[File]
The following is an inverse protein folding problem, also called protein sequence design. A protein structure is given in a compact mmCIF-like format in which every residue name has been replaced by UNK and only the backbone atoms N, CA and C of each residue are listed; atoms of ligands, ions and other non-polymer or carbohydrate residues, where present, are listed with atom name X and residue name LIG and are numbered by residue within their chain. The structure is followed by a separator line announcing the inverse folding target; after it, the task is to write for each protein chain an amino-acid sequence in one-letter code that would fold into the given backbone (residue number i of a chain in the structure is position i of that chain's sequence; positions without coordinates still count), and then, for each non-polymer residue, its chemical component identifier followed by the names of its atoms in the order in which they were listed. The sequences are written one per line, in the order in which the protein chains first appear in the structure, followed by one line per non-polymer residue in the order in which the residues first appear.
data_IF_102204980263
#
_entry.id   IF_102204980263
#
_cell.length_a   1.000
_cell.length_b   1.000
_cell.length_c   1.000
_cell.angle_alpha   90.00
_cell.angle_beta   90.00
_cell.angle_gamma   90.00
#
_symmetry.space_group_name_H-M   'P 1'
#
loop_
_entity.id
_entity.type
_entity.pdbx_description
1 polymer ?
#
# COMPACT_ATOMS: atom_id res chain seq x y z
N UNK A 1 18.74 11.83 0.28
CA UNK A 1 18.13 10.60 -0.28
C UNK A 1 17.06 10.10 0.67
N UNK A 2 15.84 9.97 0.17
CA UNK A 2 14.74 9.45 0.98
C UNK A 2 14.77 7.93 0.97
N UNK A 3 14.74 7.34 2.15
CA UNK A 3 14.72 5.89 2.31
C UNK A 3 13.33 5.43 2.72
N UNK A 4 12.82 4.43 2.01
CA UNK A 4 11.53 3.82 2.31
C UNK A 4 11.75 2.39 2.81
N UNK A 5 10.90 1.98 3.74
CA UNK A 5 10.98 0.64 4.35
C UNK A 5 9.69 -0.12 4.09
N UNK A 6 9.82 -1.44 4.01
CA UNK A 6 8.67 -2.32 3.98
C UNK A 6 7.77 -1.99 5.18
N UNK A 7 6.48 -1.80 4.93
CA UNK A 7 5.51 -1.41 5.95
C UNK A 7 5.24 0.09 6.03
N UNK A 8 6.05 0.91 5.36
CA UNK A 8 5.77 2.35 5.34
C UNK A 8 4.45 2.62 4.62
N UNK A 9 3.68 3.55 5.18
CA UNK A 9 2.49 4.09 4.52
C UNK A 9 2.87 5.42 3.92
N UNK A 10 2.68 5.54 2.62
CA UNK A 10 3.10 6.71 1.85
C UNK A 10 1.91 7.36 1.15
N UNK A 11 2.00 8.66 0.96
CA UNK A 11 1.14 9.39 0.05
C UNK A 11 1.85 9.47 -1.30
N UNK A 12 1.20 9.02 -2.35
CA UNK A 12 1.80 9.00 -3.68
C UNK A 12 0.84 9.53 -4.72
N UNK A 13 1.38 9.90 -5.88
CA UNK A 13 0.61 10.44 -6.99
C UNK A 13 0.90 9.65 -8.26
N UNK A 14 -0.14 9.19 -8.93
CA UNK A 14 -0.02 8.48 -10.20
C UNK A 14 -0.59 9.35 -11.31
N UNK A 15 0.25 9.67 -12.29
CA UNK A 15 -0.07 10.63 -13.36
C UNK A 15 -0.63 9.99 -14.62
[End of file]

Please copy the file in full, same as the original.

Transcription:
The following is an inverse protein folding problem, also called protein sequence design. A protein structure is given in a compact mmCIF-like format in which every residue name has been replaced by UNK and only the backbone atoms N, CA and C of each residue are listed; atoms of ligands, ions and other non-polymer or carbohydrate residues, where present, are listed with atom name X and residue name LIG and are numbered by residue within their chain. The structure is followed by a separator line announcing the inverse folding target; after it, the task is to write for each protein chain an amino-acid sequence in one-letter code that would fold into the given backbone (residue number i of a chain in the structure is position i of that chain's sequence; positions without coordinates still count), and then, for each non-polymer residue, its chemical component identifier followed by the names of its atoms in the order in which they were listed. The sequences are written one per line, in the order in which the protein chains first appear in the structure, followed by one line per non-polymer residue in the order in which the residues first appear.
data_IF_102204980263
#
_entry.id   IF_102204980263
#
_cell.length_a   1.000
_cell.length_b   1.000
_cell.length_c   1.000
_cell.angle_alpha   90.00
_cell.angle_beta   90.00
_cell.angle_gamma   90.00
#
_symmetry.space_group_name_H-M   'P 1'
#
loop_
_entity.id
_entity.type
_entity.pdbx_description
1 polymer ?
#
# COMPACT_ATOMS: atom_id res chain seq x y z
N UNK A 1 18.74 11.83 0.28
CA UNK A 1 18.13 10.60 -0.28
C UNK A 1 17.06 10.10 0.67
N UNK A 2 15.84 9.97 0.17
CA UNK A 2 14.74 9.45 0.98
C UNK A 2 14.77 7.93 0.97
N UNK A 3 14.74 7.34 2.15
CA UNK A 3 14.72 5.89 2.31
C UNK A 3 13.33 5.43 2.72
N UNK A 4 12.82 4.43 2.01
CA UNK A 4 11.53 3.82 2.31
C UNK A 4 11.75 2.39 2.81
N UNK A 5 10.90 1.98 3.74
CA UNK A 5 10.98 0.64 4.35
C UNK A 5 9.69 -0.12 4.09
N UNK A 6 9.82 -1.44 4.01
CA UNK A 6 8.67 -2.32 3.98
C UNK A 6 7.77 -1.99 5.18
N UNK A 7 6.48 -1.80 4.93
CA UNK A 7 5.51 -1.41 5.95
C UNK A 7 5.24 0.09 6.03
N UNK A 8 6.05 0.91 5.36
CA UNK A 8 5.77 2.35 5.34
C UNK A 8 4.45 2.62 4.62
N UNK A 9 3.68 3.55 5.18
CA UNK A 9 2.49 4.09 4.52
C UNK A 9 2.87 5.42 3.92
N UNK A 10 2.68 5.54 2.62
CA UNK A 10 3.10 6.71 1.85
C UNK A 10 1.91 7.36 1.15
N UNK A 11 2.00 8.66 0.96
CA UNK A 11 1.14 9.39 0.05
C UNK A 11 1.85 9.47 -1.30
N UNK A 12 1.20 9.02 -2.35
CA UNK A 12 1.80 9.00 -3.68
C UNK A 12 0.84 9.53 -4.72
N UNK A 13 1.38 9.90 -5.88
CA UNK A 13 0.61 10.44 -6.99
C UNK A 13 0.90 9.65 -8.26
N UNK A 14 -0.14 9.19 -8.93
CA UNK A 14 -0.02 8.48 -10.20
C UNK A 14 -0.59 9.35 -11.31
N UNK A 15 0.25 9.67 -12.29
CA UNK A 15 -0.07 10.63 -13.36
C UNK A 15 -0.63 9.99 -14.62